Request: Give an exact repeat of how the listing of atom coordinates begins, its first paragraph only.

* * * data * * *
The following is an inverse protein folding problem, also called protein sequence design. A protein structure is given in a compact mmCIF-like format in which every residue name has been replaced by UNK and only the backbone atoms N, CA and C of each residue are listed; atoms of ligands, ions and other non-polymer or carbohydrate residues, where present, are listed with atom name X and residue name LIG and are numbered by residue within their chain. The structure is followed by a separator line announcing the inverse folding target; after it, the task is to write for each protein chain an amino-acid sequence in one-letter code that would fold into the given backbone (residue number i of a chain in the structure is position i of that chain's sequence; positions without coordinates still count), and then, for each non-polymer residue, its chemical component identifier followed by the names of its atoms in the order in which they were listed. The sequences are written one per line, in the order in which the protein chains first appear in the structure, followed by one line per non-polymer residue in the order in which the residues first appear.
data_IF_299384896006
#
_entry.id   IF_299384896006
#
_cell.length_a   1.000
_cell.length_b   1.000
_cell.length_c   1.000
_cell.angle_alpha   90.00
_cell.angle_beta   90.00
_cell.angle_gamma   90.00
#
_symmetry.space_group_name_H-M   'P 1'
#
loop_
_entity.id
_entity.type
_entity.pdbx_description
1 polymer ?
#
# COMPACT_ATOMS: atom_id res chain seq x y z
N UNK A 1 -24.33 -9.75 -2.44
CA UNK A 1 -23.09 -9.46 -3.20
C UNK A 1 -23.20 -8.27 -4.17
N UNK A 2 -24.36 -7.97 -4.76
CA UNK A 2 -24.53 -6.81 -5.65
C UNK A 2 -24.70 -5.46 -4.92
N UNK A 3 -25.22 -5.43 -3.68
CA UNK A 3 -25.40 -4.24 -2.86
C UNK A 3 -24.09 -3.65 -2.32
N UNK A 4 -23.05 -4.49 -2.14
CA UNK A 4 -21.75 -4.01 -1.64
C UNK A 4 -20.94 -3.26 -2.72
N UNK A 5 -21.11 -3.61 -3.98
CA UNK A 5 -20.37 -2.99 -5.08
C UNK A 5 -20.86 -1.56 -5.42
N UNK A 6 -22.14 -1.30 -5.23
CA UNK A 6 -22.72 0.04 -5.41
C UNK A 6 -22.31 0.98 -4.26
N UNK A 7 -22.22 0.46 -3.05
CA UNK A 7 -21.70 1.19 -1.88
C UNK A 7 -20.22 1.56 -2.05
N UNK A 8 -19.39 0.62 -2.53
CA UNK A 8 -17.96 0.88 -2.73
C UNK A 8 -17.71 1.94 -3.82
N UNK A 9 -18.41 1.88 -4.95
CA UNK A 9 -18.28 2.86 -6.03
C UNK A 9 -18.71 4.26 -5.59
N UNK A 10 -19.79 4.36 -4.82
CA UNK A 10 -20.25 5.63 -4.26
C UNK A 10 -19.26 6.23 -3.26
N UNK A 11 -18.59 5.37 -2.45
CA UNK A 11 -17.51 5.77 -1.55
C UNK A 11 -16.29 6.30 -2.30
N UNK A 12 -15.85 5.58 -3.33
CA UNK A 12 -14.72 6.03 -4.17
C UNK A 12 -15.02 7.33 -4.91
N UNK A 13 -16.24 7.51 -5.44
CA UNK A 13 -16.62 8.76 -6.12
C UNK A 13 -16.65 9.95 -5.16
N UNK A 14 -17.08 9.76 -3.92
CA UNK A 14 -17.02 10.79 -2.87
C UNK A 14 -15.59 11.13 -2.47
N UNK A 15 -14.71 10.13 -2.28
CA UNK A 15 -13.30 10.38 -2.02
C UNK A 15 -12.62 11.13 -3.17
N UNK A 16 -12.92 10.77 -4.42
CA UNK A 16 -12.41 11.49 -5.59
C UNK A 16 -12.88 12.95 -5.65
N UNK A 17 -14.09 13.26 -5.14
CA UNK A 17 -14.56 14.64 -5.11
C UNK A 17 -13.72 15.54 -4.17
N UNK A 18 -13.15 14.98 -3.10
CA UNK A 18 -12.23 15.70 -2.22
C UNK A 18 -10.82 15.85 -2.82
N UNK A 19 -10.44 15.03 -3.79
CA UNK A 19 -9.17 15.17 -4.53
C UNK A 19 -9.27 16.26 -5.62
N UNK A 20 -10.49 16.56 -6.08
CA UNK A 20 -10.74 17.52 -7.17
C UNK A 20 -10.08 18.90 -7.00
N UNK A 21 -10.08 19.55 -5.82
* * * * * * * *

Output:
The following is an inverse protein folding problem, also called protein sequence design. A protein structure is given in a compact mmCIF-like format in which every residue name has been replaced by UNK and only the backbone atoms N, CA and C of each residue are listed; atoms of ligands, ions and other non-polymer or carbohydrate residues, where present, are listed with atom name X and residue name LIG and are numbered by residue within their chain. The structure is followed by a separator line announcing the inverse folding target; after it, the task is to write for each protein chain an amino-acid sequence in one-letter code that would fold into the given backbone (residue number i of a chain in the structure is position i of that chain's sequence; positions without coordinates still count), and then, for each non-polymer residue, its chemical component identifier followed by the names of its atoms in the order in which they were listed. The sequences are written one per line, in the order in which the protein chains first appear in the structure, followed by one line per non-polymer residue in the order in which the residues first appear.